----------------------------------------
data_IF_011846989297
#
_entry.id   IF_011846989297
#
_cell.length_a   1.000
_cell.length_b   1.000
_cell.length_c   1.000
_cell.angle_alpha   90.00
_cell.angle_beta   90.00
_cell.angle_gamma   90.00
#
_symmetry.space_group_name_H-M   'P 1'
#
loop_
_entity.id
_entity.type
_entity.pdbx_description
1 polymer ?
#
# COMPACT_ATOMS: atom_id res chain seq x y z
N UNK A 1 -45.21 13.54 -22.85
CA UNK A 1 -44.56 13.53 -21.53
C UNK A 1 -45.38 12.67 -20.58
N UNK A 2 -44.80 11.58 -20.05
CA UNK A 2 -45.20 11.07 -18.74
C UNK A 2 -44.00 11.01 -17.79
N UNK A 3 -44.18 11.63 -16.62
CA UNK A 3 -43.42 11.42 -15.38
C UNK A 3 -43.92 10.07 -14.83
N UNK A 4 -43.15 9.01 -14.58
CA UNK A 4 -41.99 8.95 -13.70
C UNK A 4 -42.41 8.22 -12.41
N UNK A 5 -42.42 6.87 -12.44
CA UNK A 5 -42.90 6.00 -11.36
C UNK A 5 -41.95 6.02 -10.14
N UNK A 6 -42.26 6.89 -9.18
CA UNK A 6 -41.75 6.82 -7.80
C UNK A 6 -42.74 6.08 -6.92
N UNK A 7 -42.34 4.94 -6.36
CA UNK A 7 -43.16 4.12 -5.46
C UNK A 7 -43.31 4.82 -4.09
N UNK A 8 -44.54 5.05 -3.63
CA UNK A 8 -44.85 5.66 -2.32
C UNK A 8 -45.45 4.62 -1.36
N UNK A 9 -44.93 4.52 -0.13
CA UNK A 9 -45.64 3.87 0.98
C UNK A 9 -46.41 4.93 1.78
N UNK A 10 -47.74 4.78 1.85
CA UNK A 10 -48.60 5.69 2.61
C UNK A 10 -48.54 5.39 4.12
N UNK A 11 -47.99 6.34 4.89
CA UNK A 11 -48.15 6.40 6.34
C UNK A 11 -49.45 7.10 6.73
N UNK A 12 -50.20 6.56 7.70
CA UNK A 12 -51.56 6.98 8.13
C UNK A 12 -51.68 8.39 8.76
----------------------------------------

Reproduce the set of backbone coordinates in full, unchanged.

data_IF_011846989297
#
_entry.id   IF_011846989297
#
_cell.length_a   1.000
_cell.length_b   1.000
_cell.length_c   1.000
_cell.angle_alpha   90.00
_cell.angle_beta   90.00
_cell.angle_gamma   90.00
#
_symmetry.space_group_name_H-M   'P 1'
#
loop_
_entity.id
_entity.type
_entity.pdbx_description
1 polymer ?
#
# COMPACT_ATOMS: atom_id res chain seq x y z
N UNK A 1 -45.21 13.54 -22.85
CA UNK A 1 -44.56 13.53 -21.53
C UNK A 1 -45.38 12.67 -20.58
N UNK A 2 -44.80 11.58 -20.05
CA UNK A 2 -45.20 11.07 -18.74
C UNK A 2 -44.00 11.01 -17.79
N UNK A 3 -44.18 11.63 -16.62
CA UNK A 3 -43.42 11.42 -15.38
C UNK A 3 -43.92 10.07 -14.83
N UNK A 4 -43.15 9.01 -14.58
CA UNK A 4 -41.99 8.95 -13.70
C UNK A 4 -42.41 8.22 -12.41
N UNK A 5 -42.42 6.87 -12.44
CA UNK A 5 -42.90 6.00 -11.36
C UNK A 5 -41.95 6.02 -10.14
N UNK A 6 -42.26 6.89 -9.18
CA UNK A 6 -41.75 6.82 -7.80
C UNK A 6 -42.74 6.08 -6.92
N UNK A 7 -42.34 4.94 -6.36
CA UNK A 7 -43.16 4.12 -5.46
C UNK A 7 -43.31 4.82 -4.09
N UNK A 8 -44.54 5.05 -3.63
CA UNK A 8 -44.85 5.66 -2.32
C UNK A 8 -45.45 4.62 -1.36
N UNK A 9 -44.93 4.52 -0.13
CA UNK A 9 -45.64 3.87 0.98
C UNK A 9 -46.41 4.93 1.78
N UNK A 10 -47.74 4.78 1.85
CA UNK A 10 -48.60 5.69 2.61
C UNK A 10 -48.54 5.39 4.12
N UNK A 11 -47.99 6.34 4.89
CA UNK A 11 -48.15 6.40 6.34
C UNK A 11 -49.45 7.10 6.73
N UNK A 12 -50.20 6.56 7.70
CA UNK A 12 -51.56 6.98 8.13
C UNK A 12 -51.68 8.39 8.76